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Open Data Trend Report 2015
How to activate the open data policy The Dutch SAI looks for ways to improve open data practice in the Netherlands. They point at experience of two leading countries: UK and US, and advise to: prepare a concrete action plan, to increase number of mandatory published data, to develop government-wide data inventory and to put open data to work.
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Netherlands Court of Audits , issued in 2015
Risk cases: 4
Does the state administration effectively use the stored information?
State administration could use the accumulated information more effectively Latvian auditors found that government institutions have a good cooperation in the area of data use, but there are still several areas wherein a person still has to perform the function of a 'courier'. Many channels of data exchange and distribution used in state administration create a fragmented and complicated environment for maintenance of ICT, while responsible ministry does not become actively involved and does not coordinate cooperation of institutions.
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State Audit Office of the Republic of Latvia , issued in 2017
Risk cases: 4
Whether Disclosure of the Public Sector Data Is Ensured
Strategy more important than declarations Why open data are so dificult to become reality? Lithuania possesses the elements required to disclose data but lacks a strategic approach. The report by SAI Lithuania reviews all critical elements of this problem. Most of them look like a pattern reproduced by other countries. And one important thing: the SAI Lithuania opened their own data - exactly on the day of publication of the audit report!
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National Audit Office of the Republic of Lithuania , issued in 2016
Risk cases: 9
The protection of IT systems and health data in three Danish regions
Security to be improved in IT systems with health data It is Rigsrevisionen’s assessment that the three regions are not protecting the access to IT systems and health data in a satisfactory manner. As a consequence, unauthorised persons might gain access to sensitive and confidential personal data, which could affect there liability and availability of important health data used in the treatment of hospital patients. Based on the results of the study and the current threat scenario, Rigsrevisionen finds that basic security measures against cyber attacks and protection of access to IT systems and health data should be a top priority for Denmark’s five regions. Basic security measures in combination with management and control of user privileges can reduce the risk of compromising the regions’ IT systems and data considerably.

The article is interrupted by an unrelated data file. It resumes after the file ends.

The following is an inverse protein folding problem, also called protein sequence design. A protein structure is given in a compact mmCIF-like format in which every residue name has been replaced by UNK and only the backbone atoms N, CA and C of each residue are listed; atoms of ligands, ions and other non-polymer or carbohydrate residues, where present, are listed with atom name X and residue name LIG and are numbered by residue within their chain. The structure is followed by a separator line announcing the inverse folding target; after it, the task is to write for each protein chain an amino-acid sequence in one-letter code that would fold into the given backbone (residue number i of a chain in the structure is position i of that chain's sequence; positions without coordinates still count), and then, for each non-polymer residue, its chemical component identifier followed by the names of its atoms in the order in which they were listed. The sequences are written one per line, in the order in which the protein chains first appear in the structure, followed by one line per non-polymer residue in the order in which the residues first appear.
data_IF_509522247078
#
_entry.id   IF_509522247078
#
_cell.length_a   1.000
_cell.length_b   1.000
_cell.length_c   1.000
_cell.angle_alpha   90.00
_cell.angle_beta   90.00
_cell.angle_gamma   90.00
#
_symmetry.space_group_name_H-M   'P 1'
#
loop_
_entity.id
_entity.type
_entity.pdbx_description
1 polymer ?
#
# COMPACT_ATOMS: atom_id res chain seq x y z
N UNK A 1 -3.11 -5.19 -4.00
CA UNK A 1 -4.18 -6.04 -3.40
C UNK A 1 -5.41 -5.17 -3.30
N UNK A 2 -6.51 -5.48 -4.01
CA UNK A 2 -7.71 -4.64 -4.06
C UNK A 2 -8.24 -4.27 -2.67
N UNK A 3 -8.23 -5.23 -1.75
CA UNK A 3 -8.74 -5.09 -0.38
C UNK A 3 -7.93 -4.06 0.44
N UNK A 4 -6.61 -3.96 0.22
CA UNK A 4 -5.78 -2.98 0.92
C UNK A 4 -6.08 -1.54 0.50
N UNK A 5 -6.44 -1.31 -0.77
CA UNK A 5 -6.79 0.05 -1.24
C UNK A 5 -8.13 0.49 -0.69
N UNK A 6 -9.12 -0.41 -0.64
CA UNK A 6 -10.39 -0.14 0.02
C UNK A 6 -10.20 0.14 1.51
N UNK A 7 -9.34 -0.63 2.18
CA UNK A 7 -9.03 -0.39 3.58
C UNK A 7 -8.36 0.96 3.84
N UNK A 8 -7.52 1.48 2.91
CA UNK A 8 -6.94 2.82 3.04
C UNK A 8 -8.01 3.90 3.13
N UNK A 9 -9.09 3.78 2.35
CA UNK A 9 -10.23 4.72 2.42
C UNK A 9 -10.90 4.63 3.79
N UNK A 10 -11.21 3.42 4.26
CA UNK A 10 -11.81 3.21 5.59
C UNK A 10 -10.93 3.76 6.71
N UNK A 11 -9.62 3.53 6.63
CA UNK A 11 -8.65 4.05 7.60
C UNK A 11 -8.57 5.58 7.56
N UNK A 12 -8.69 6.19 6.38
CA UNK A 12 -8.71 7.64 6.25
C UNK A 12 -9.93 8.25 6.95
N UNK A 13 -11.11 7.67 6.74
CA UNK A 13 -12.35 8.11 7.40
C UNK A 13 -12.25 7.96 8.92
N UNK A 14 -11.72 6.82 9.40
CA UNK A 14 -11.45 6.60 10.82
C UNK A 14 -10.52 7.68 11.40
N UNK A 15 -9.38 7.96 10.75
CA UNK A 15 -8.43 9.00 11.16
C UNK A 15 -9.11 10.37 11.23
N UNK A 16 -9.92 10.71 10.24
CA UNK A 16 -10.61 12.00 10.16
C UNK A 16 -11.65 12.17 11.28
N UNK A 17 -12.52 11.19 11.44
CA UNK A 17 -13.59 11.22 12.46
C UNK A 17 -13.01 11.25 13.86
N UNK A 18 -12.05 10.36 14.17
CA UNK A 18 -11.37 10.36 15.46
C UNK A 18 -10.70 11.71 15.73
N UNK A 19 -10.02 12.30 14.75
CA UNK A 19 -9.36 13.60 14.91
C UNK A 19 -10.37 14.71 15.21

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National Audit Office of Denmark , issued in 2018
Risk cases: 3
Digital transformation in government
Support exemplars, provide consistent guidance... and do not lose focus As the NAO states: Government faces significant challenges in providing public services. While many government services are now available online, public administration is struggling to manage more complicated programmes and to improve the complex systems and processes that support public services.
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National Audit Office , issued in 2017
Risk cases: 4
Online fraud
Uneven response to online fraud This type of fraud can affect everyone, but yet it is not a strategic priority for local police forces and the response from industry is uneven. UK NAO underlines: For too long, as a low-value but high-volume crime, online fraud has been overlooked by government, law enforcement and industry. It is a crime that can affect everyone. Fraud is now the most commonly experienced crime in England and Wales, is growing rapidly and demands an urgent response. Yet fraud is not a strategic priority for local police forces, and the response from industry is uneven.
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National Audit Office , issued in 2017
Risk cases: 6
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